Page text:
Published on February 7th, 2021 | by Alan Dwyer


Norwegian Back in the Courts

Creditors for Norwegian were back in the High Court this week to challenge the move by the airline to return over 30 aircraft to leasing companies. This is seen a key part of the survival of the airline. Five companies that are currently under examinership of the Irish Courts have asked the court to repudiate the aircraft allowing them to hand them back to the lessors.

Lawyers for several lessors complained that they had not had enough time to deal with concerns raised by the companies’ applications to the court, including potential complications arising from the fact that some agreements were governed by English law. Norwegian is in the process of disposing of over half its fleet of Boeing 737-800’s and MAX’s in a downsizing programme. They have already announced that they will discontinue long haul flights with their Boeing 787 Dreamliner’s and are returning these to lessors. Six of these Dreamliner’s are currently parked in Shannon, there is two Boeing 737MAX’s stored in Dublin since March 2019 and six of their Boeing 737-800’s have been returned to lessors at Dublin and have been prepared for lease to Transavia France.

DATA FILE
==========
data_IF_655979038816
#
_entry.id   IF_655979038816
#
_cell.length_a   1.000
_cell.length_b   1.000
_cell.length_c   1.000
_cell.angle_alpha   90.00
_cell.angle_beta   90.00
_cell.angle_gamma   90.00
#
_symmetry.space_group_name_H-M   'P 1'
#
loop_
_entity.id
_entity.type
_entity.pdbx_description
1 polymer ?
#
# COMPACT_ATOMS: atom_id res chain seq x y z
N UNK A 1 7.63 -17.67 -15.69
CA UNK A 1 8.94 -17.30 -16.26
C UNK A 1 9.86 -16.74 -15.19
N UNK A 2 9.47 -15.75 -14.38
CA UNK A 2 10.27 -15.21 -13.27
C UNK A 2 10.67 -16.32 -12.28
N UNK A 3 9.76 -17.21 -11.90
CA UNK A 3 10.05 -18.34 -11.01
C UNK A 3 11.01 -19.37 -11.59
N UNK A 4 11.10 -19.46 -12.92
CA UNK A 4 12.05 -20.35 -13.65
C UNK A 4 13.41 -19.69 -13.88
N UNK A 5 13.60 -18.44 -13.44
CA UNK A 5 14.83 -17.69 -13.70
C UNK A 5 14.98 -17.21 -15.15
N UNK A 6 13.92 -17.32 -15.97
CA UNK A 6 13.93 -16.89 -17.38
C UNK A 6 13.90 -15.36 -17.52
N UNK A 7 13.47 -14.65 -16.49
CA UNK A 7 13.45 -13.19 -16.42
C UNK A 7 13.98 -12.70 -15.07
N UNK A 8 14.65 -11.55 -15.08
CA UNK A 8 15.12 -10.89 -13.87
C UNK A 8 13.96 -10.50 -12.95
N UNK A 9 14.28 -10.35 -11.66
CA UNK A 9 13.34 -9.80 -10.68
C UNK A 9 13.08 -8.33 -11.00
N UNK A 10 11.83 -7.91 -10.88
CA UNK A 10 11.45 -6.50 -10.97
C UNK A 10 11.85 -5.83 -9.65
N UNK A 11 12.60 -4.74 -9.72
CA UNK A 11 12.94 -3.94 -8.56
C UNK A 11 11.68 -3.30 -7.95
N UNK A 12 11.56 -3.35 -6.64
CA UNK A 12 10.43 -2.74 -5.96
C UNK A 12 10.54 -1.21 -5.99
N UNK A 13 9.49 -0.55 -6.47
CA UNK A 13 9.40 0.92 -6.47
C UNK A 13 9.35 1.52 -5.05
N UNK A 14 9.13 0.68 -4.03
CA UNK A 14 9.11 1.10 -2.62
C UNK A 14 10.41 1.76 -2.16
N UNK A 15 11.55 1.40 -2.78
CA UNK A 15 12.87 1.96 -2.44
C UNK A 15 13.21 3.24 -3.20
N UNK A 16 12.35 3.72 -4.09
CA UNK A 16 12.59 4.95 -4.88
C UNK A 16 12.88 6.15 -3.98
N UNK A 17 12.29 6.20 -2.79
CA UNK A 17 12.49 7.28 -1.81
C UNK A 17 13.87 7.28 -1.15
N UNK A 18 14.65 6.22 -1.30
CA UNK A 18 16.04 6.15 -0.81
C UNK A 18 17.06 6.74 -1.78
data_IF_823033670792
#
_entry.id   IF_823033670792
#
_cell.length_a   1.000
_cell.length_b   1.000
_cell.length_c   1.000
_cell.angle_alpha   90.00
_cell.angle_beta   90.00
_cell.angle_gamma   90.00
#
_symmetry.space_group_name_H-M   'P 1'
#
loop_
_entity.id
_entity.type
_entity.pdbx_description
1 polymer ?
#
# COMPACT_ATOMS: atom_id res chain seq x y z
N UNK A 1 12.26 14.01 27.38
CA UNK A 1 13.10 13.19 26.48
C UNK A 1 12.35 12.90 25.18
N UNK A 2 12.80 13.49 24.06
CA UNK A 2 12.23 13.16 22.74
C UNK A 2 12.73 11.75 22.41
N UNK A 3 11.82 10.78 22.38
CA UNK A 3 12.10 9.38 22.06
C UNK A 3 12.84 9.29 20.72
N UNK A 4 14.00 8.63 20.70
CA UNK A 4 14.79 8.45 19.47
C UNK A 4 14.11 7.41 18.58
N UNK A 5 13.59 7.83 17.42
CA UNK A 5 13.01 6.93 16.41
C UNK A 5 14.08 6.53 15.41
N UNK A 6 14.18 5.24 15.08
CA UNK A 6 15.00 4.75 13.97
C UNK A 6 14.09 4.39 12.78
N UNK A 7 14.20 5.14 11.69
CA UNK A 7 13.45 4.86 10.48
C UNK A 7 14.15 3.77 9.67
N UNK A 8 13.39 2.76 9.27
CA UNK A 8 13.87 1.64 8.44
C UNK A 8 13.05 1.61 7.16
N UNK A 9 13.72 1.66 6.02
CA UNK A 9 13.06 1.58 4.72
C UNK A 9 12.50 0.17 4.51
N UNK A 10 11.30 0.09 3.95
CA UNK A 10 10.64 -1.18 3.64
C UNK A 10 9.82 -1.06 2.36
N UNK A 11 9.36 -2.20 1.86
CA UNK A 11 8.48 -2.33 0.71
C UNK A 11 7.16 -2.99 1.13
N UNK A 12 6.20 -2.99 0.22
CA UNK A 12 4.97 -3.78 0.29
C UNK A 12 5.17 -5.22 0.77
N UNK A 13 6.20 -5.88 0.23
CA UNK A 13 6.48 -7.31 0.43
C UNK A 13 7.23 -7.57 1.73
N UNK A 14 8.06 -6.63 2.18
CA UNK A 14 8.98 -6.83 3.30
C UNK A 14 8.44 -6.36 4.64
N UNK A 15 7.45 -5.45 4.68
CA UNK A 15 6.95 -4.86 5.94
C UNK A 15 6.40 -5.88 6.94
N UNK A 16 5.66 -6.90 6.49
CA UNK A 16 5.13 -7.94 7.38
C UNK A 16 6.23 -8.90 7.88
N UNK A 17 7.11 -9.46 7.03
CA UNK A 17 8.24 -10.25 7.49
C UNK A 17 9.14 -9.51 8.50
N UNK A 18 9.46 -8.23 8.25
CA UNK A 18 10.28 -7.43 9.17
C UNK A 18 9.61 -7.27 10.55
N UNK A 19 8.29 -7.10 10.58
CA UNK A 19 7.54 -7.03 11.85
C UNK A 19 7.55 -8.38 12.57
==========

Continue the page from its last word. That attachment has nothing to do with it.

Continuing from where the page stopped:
The five companies in the examinership process are leasing a total of 48 aircraft of which 36 are at the centre of this dispute. At the time of the court session, it was day 79 of the 100 day examinership process and a decision on the future of the companies will be due by 25th February.

On the operations front, Norwegian flew less than 75,000 passengers during January mostly on internal Norwegian routes, a decrease of 96% on last year and a load factor of just 35.9%. Commenting on the poor figures, CEO of Norwegian Jacob Schram said “The pandemic continues to have a negative impact on our business as travel restrictions remain. We are doing everything in our power to come out of the examinership as a stronger, more competitive airline and we look forward to welcoming more customers on board as travel restrictions are lifted.”

In the United Kingdom, Norwegian Air UK staff have been left are ‘angry and frustrated at the appalling way they have been treated by the airline’s leadership according to a Union Officer. Concerns have been raised over £10.5 million that was promised to Norwegian Air’s UK operations but was never received. According to the union, that money could permit paying the staff the owed wages. According to, instead of paying wages, the airline reportedly offered its employees to keep their uniforms and cabin bags as souvenirs!

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